Reanne Booker, MN, NP, highlights factors that make a patient a good candidate for palliative radiation.
There are a variety of factors to consider when discussing palliative radiation with a patient with cancer, explains Reanne Booker, MN, NP.
“It’s really important that we consider a patient’s goals and wishes and to make sure that our treatment aligns,” she said in an interview with Oncology Nursing News®.
Booker is a nurse practitioner with the palliative and end-of-life care services program at the Foothills Medical Centre at Alberta Health Services in Calgary, is a PhD candidate at the University of Victoria in British Columbia. She recently performed a literature review on palliative radiation, the findings of which were published in the Clinical Journal of Oncology Nursing.
In the discussion, Booker broke down some key factors to consider when helping a patient decide if palliative radiation would be beneficial for them. She outlined some potential reasons a patient might not need or benefit from this therapy, as well as some of the symptoms that may be alleviated with this this therapy.
Booker noted that it can take approximately 4 weeks for patients to realize the benefits of palliative radiation, so for patients who have a shorter prognosis (days or weeks), this may not be the best treatment. In addition, patients considering this treatment must be able to tolerate laying still on a hardtop table for at least 15 minutes. Some patients may have conditions which would make this intolerable, in which case, palliative radiation would not be appropriate.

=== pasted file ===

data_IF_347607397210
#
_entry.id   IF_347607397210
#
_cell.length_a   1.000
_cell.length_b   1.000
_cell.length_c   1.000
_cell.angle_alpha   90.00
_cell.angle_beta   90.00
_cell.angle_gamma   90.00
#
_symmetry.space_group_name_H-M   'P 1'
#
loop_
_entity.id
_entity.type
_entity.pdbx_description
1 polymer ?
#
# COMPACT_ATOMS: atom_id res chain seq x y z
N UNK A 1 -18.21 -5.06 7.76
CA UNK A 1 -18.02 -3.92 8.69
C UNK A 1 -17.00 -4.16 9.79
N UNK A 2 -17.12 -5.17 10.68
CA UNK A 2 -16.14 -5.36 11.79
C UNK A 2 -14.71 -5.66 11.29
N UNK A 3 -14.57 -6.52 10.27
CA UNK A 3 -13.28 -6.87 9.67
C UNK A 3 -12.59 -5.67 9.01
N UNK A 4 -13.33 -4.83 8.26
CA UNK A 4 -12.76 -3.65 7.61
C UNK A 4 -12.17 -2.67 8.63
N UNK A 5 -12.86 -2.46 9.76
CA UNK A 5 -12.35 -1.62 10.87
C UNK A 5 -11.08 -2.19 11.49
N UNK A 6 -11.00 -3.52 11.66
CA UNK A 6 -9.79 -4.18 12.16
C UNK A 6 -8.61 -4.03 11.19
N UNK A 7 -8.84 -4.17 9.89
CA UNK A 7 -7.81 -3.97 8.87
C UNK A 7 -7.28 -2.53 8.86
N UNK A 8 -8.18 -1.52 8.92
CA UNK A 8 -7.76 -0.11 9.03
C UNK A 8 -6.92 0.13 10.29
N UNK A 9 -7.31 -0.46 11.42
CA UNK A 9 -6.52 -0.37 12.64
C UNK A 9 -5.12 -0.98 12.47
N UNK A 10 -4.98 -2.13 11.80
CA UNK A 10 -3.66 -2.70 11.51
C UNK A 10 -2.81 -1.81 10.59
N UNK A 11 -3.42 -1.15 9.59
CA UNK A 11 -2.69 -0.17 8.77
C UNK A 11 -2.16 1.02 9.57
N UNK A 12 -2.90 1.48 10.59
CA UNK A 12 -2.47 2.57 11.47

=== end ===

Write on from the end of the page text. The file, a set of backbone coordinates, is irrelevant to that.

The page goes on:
Moreover, depending on the treatment site, it may be necessary to place a mask over the patient’s face, which can cause anxiety and claustrophobia for some. Patients and providers should also consider the logistics of traveling to and from the cancer center for palliative treatments. Depending on where a patient lives, and the amount of time they want to spend in transit, this can also represent a barrier to care.
There are many different symptoms and conditions which can be improved with palliative radiation, Booker noted. For example, patients with brain tumors may be able to better manage headaches, seizures, and neurologic dysfunction, and for patients with head and neck tumors, palliative radiation can help with pain or bleeding, difficulty swallowing, and shortness of breath.
Patients with lung tumors may experience improved pain, coughing, or bleeding symptoms. Palliative radiation may also help with obstructive pneumonia or superior vena cava syndrome. This treatment is also favored for patients with gynecological and genital urinary cancers, as it can help with pain, bleeding, reduce blood in the urine, and urinary outlet obstruction, and it has been known to improve these symptoms in patients with rectal cancers as well.
Booker R. Palliative radiation therapy: the role of radiation therapy in palliative and end-of-life care. Clin J Oncol Nurs. 2022;26(6):628-635. doi:10.1188/22.CJON.628-635